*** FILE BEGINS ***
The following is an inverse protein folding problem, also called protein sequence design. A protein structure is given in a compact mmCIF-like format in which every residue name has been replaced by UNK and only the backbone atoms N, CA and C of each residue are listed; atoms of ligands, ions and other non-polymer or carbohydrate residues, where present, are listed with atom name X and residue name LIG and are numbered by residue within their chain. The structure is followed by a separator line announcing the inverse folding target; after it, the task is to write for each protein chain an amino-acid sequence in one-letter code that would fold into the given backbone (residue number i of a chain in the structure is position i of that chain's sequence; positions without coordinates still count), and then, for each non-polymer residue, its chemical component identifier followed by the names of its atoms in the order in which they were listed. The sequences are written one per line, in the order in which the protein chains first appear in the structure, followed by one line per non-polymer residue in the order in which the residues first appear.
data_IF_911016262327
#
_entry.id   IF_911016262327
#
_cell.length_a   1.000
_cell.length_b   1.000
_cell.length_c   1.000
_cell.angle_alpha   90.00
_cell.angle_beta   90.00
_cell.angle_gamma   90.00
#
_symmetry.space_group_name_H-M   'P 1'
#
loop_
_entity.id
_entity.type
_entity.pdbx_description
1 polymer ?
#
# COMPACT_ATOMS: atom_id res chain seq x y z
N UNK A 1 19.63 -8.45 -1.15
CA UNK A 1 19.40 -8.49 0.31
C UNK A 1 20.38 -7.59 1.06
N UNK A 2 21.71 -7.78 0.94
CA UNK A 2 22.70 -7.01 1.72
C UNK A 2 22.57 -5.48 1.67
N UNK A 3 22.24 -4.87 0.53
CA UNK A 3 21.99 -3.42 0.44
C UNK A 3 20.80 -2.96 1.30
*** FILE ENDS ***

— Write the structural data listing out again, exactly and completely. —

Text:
The following is an inverse protein folding problem, also called protein sequence design. A protein structure is given in a compact mmCIF-like format in which every residue name has been replaced by UNK and only the backbone atoms N, CA and C of each residue are listed; atoms of ligands, ions and other non-polymer or carbohydrate residues, where present, are listed with atom name X and residue name LIG and are numbered by residue within their chain. The structure is followed by a separator line announcing the inverse folding target; after it, the task is to write for each protein chain an amino-acid sequence in one-letter code that would fold into the given backbone (residue number i of a chain in the structure is position i of that chain's sequence; positions without coordinates still count), and then, for each non-polymer residue, its chemical component identifier followed by the names of its atoms in the order in which they were listed. The sequences are written one per line, in the order in which the protein chains first appear in the structure, followed by one line per non-polymer residue in the order in which the residues first appear.
data_IF_911016262327
#
_entry.id   IF_911016262327
#
_cell.length_a   1.000
_cell.length_b   1.000
_cell.length_c   1.000
_cell.angle_alpha   90.00
_cell.angle_beta   90.00
_cell.angle_gamma   90.00
#
_symmetry.space_group_name_H-M   'P 1'
#
loop_
_entity.id
_entity.type
_entity.pdbx_description
1 polymer ?
#
# COMPACT_ATOMS: atom_id res chain seq x y z
N UNK A 1 19.63 -8.45 -1.15
CA UNK A 1 19.40 -8.49 0.31
C UNK A 1 20.38 -7.59 1.06
N UNK A 2 21.71 -7.78 0.94
CA UNK A 2 22.70 -7.01 1.72
C UNK A 2 22.57 -5.48 1.67
N UNK A 3 22.24 -4.87 0.53
CA UNK A 3 21.99 -3.42 0.44
C UNK A 3 20.80 -2.96 1.30